• The contract fronts the bet for both Alice and Bob. The contract uses its own funds to deposit Alice’s bet to Bob (in the player1_bet method), and Bob’s bet to Alice (in the player2_bet method). These are the tentative winnings that either player would receive if they won the game. The contract is content to “loan” money to Alice and Bob because one of them is guaranteed to invoke cash_out (recall that they are both cooperating players following the protocol), at which point the contract has the opportunity to withdraw funds from Alice or Bob, makings things even.
  • The cash_out method is ingeniously compact. Getting the logic of cash_out right is somewhat challenging because (1) this method can be invoked by either Alice or Bob; and (2) this sender can be either a winner, or a loser, or there could be a tie. The synthesized code covers these alternatives with just two if statements. Consider the case when the sender is Alice and she lost the game. The contract will withdraw from Alice twice: first, to take back the tentative winnings that the contract deposited to Alice in player2_bet; second, to withdraw Alice’s bet that the contract already deposited to Bob in player1_bet.
    def player1_bet(sender: Account, self: RPS, other: Account, bet: int, hand: int) { // the contract (‘self’) fronts Alice’s (‘sender’s) bet, // depositing own funds to Bob (‘other’) other.deposit(bet) // store the bet info in the sender’s account sender.r = new GameState(hand,other,bet) } def player2_bet(sender: Account, self: RPS, other: Account, bet: int, hand: int) { other.deposit(bet) sender.r = new GameState(hand,other,bet) } def cash_out(sender: Account, self: RPS) { let other = sender.r.other // The contract withdraws from the losing player twice, // once to take back the money fronted in player1_bet // and player2_bet, // and the second time to pay for the fronted bet that stays // with the opposite player. // // On a tie, it takes back from both just the fronted bets. if beats(sender.r.hand, other.r.hand) other.withdraw(other.r.bet) else sender.withdraw(other.r.bet) if beats(other.r.hand, sender.r.hand) sender.withdraw(sender.r.bet) else other.withdraw(sender.r.bet) }

The synthesized code demonstrates that two scenarios are a sufficient specification to synthesize working code that can cleverly take advantage of provided assumptions on the cooperativeness of the players and the money transfer model.

To make the contract realistic, our next step restricts the naive money transfer model so that the contract cannot withdraw funds from an account that is not the sender, which it can currently do in cash_out. After that, we examine a scenario in which attackers wish to insert themselves into the Alice-Bob game.

Synthesis 2: Cooperating Players with a Realistic Money Transfer Model.

We restrict the money transfer model by allowing withdrawals only from the sender of the current transaction. We implement this restriction by simply asserting that the receiver of the method withdraw is the same as the sender, adding assert(this == sender) to method withdraw. This added assertion is sufficient to synthesize code that adjusts its logic to being able to withdraw only from the sender.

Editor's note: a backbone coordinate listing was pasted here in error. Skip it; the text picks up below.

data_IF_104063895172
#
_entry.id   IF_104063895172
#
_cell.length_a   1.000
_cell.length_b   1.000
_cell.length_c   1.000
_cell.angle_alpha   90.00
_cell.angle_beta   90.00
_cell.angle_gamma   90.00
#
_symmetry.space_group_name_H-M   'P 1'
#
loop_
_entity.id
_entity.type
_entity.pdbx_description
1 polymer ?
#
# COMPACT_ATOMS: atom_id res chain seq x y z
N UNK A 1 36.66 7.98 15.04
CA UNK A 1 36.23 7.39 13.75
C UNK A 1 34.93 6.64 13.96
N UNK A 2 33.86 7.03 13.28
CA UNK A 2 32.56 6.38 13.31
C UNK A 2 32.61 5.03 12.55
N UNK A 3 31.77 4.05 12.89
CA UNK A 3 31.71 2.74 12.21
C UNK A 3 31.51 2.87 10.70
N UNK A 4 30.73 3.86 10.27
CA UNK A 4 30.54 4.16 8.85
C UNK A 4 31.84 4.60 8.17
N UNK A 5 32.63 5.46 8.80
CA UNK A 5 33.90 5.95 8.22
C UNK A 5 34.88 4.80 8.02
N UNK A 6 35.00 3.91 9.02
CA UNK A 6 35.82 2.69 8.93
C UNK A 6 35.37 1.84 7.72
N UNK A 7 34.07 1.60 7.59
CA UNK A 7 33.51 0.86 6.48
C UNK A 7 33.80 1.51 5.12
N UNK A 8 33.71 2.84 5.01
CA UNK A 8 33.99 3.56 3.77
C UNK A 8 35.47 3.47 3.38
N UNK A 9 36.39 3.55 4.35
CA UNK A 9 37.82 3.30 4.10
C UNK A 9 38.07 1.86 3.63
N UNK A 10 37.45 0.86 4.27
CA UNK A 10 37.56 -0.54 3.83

The synthesized code is below. The changes compared to the previously synthesized code are in bold.

def player1_bet(sender: Account, self: RPS, other: Account, bet: int, hand: int) { // the contract collects the bet from the sender, // keeping the funds in its account sender.withdraw(bet) sender.r = new GameState(hand,other_player,bet) } def player2_bet(sender: Account, self: RPS, other: Account, bet: int, hand: int) { sender.withdraw(bet) sender.r = new GameState(hand,other_player,bet) } def cash_out(sender: Account, self: RPS) { let other = sender.r.other if beats(sender.r.hand, other.r.hand) sender.deposit(other.r.bet) else other.deposit(other.r.bet) if beats(other.r.hand, sender.r.hand) other.deposit(sender.r.bet) else sender.deposit(sender.r.bet) }

The money transfer restriction that we imposed reflects more the Ethereum platform than the Move platform, because we are not passing around the LibraCoin, but the later could be modeled similarly.

Step 3. Avoiding an attack scenario.

We now consider a possible third-party attack. In Scenario 3, Mallory challenges Bob after Bob has entered into a game with Alice. In this scenario, Mallory selects the hand that beats Bob’s hand (by reading his hand in the chain) and cashes out the winnings. Mallory is taking advantage of a weakness of the current implementation, which assumes that only players who are in the current game will call cash_out. This assumption is correct for cooperation players but Mallory is an attacker.

Scenario 3 (Attack): Alice: rps.player1_bet(Bob, n, handA) Bob: rps.player2_bet(Alice, m, handB) Mallory: reads handB in the chain and select handM to beat it Mallory: rps.player1_bet(Bob, k, handM) Mallory: rps.cash_out() Alice: rps.cash_out() Postconditions: As in Test 1 and Test 2. Note that we are not asserting anything on Mallory’s account.

Adding this Scenario 3 to the scenarios considered by the synthesizer produces code resilient to the attack. The code, shown below, now checks whether the player cashing out is actually a participant in the game.

To thwart the attack, the synthesizer inserted a check that guards the transfer of funds. This check examines the invariant that holds in the synthesized code among the players who are participating in the game. The invariant has Alice’s other field refer to Bob and vice versa, creating a cycle. While Mallory was able to fool the contract into pointing Malloy’s other to Bob, Bob still points back at Alice, his partner in the game. Checking whether the cycle points back at Mallory (it doesn’t) thus uncovers Mallory.